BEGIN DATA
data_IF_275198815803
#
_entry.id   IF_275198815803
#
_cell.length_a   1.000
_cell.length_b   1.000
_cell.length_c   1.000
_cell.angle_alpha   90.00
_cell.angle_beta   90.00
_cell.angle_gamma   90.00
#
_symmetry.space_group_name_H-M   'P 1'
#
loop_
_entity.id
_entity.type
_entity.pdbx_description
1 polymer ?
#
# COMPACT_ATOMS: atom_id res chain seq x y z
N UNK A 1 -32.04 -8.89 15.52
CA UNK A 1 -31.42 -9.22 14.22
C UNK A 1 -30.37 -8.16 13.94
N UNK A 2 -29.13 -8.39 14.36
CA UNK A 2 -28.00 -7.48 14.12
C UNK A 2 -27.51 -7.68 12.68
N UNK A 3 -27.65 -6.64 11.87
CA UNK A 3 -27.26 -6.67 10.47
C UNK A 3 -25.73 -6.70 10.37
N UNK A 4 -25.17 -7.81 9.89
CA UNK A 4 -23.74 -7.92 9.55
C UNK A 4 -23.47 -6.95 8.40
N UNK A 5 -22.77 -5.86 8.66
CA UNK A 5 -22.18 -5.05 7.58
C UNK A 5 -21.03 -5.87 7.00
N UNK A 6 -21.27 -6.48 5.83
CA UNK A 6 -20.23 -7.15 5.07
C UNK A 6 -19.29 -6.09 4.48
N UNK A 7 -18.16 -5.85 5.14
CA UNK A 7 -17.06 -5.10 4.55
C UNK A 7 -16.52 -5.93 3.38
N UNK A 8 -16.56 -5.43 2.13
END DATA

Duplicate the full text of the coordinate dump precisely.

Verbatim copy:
data_IF_275198815803
#
_entry.id   IF_275198815803
#
_cell.length_a   1.000
_cell.length_b   1.000
_cell.length_c   1.000
_cell.angle_alpha   90.00
_cell.angle_beta   90.00
_cell.angle_gamma   90.00
#
_symmetry.space_group_name_H-M   'P 1'
#
loop_
_entity.id
_entity.type
_entity.pdbx_description
1 polymer ?
#
# COMPACT_ATOMS: atom_id res chain seq x y z
N UNK A 1 -32.04 -8.89 15.52
CA UNK A 1 -31.42 -9.22 14.22
C UNK A 1 -30.37 -8.16 13.94
N UNK A 2 -29.13 -8.39 14.36
CA UNK A 2 -28.00 -7.48 14.12
C UNK A 2 -27.51 -7.68 12.68
N UNK A 3 -27.65 -6.64 11.87
CA UNK A 3 -27.26 -6.67 10.47
C UNK A 3 -25.73 -6.70 10.37
N UNK A 4 -25.17 -7.81 9.89
CA UNK A 4 -23.74 -7.92 9.55
C UNK A 4 -23.47 -6.95 8.40
N UNK A 5 -22.77 -5.86 8.66
CA UNK A 5 -22.18 -5.05 7.58
C UNK A 5 -21.03 -5.87 7.00
N UNK A 6 -21.27 -6.48 5.83
CA UNK A 6 -20.23 -7.15 5.07
C UNK A 6 -19.29 -6.09 4.48
N UNK A 7 -18.16 -5.85 5.14
CA UNK A 7 -17.06 -5.10 4.55
C UNK A 7 -16.52 -5.93 3.38
N UNK A 8 -16.56 -5.43 2.13